Only one of five deaths that occurred on January 6 can be attributed to the rioters. The woman killed, Rosanne Boyland, was trampled to death by the mob. Another one of the deaths came from a Capitol Hill police officer that shot and killed a woman named Ashley Babbitt. Three of the other deaths occurred naturally; the remaining death was the result of a drug overdose.
“So, yes, let’s talk about communism,” continued Hernandez. “But let’s also talk about making sure that we are not letting people get away with the kinds of things that were happening on January 6, and teaching our kids that it’s okay to try and overthrow a democratically-elected government – with that, I vote nay.”
Cheers and clapping could be heard in the background as Hernandez ended his speech.
Nguyen fired back that Hernandez was taking the issue of communism lightly – mocking the experiences of him and other asylees, even, by suggesting that white nationalism was the bigger threat.
Nguyen sought political asylum at 12 years old from the Communist Party of Vietnam (CPV) in April 1975 – a week before the Fall of Saigon.
“I’m not a big talker,” said Nguyen. “And, you know, I stood back there and I listened to everybody, and I just got irritated so I came over here and pressed the white button. Is it okay if I say ‘white button?’”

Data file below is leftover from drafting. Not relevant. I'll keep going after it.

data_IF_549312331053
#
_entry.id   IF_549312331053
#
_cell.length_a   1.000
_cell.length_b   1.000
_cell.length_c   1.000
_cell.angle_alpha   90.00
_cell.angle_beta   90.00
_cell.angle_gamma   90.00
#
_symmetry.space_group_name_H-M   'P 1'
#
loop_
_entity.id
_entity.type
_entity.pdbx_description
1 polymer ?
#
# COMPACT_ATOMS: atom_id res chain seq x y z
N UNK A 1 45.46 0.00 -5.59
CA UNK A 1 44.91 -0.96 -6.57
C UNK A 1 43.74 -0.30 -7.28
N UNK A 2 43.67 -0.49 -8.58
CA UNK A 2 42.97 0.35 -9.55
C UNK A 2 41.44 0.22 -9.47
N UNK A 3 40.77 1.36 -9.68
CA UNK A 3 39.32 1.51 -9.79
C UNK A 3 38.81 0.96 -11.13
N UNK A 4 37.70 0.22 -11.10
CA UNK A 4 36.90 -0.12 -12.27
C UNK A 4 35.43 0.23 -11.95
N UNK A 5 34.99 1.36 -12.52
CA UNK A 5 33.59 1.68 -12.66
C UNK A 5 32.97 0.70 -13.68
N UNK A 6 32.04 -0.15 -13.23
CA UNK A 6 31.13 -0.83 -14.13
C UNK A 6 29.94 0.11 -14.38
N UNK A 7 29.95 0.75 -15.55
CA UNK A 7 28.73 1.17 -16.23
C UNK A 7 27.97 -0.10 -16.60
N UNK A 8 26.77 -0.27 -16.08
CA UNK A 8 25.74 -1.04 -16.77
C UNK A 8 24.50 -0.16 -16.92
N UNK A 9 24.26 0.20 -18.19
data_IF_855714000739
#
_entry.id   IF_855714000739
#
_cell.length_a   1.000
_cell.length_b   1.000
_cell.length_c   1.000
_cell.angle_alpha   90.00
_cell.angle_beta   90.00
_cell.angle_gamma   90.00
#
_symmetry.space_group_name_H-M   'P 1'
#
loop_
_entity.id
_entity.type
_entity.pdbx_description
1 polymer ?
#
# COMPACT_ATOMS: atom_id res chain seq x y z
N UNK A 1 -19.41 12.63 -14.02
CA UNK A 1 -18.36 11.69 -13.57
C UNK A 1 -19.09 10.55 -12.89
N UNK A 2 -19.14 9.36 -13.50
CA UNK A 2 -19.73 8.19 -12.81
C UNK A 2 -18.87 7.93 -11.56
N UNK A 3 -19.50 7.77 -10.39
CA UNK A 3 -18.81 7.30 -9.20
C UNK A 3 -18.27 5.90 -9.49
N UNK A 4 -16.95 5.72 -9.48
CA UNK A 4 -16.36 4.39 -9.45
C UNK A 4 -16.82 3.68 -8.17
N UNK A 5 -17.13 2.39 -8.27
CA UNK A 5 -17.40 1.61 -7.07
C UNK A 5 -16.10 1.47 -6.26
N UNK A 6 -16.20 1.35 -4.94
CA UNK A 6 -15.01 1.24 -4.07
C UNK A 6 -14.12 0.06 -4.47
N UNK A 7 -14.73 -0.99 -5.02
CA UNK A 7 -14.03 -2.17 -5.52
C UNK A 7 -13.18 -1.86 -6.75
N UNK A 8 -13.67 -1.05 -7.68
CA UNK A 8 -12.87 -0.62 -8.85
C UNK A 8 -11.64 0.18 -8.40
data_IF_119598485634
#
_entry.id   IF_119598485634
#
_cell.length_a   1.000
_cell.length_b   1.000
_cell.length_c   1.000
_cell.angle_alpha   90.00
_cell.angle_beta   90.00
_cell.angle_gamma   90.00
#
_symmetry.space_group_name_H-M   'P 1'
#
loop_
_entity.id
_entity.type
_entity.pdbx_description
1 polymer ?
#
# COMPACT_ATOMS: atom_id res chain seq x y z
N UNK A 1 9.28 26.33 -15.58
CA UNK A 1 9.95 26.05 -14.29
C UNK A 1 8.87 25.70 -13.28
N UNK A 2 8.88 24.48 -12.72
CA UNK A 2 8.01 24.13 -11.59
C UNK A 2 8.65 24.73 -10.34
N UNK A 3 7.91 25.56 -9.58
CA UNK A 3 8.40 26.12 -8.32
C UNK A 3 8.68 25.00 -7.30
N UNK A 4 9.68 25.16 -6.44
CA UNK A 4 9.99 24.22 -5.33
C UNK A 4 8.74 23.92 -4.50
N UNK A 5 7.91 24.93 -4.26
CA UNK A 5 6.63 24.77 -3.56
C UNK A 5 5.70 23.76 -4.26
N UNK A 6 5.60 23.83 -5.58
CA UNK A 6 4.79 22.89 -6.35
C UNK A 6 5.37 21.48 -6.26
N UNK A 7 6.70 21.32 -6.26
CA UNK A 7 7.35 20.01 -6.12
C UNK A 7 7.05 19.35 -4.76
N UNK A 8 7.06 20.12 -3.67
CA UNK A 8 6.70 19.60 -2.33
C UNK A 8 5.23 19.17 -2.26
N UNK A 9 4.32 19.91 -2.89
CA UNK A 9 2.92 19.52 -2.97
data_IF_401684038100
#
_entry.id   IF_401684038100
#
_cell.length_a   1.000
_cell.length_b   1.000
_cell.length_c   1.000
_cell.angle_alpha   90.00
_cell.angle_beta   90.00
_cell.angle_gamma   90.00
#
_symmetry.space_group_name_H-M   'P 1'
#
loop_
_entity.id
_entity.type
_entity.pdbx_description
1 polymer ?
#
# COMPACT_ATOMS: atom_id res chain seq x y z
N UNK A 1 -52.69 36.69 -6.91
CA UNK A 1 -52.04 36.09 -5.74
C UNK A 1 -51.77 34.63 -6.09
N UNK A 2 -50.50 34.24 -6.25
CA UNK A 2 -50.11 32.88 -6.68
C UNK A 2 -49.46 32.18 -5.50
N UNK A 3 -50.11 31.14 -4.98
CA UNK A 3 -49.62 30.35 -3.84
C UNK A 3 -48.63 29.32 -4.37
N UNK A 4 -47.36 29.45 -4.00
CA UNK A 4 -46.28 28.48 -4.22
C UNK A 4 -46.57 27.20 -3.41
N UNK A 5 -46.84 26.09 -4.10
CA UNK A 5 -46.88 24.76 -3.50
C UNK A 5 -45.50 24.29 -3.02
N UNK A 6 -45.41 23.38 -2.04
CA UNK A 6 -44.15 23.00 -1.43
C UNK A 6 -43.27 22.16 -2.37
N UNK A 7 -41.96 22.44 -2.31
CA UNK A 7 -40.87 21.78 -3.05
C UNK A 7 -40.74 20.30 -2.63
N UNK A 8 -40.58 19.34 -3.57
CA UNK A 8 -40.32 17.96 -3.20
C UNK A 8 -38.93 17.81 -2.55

Nguyen paused when his quip inspired laughter. He continued.
“You know, I just recently heard somebody say that […] communism is not the enemy, but white nationalism [is]. So, let me tell you something about white nationalism. White nationalism didn’t drown 250,000 Vietnamese in the South China sea. The communists did. White nationalism did not execute 86,000 South Vietnamese at the Fall of Saigon. Communists did. White nationalism did not put me here. Communism did. So don’t take it lightly. Don’t mock me. Don’t mock what I go through in life. It’s rough. I lost most of my cousins, my family members due to communism. If we don’t stand up to teach communism to our children, we’ll lose this country. So sir, don’t mock me.”
Corinne Murdock is a contributing reporter for AZ Free News. In her free time, she works on her books and podcasts. Follow her on Twitter, @CorinneMurdock or email tips to firstname.lastname@example.org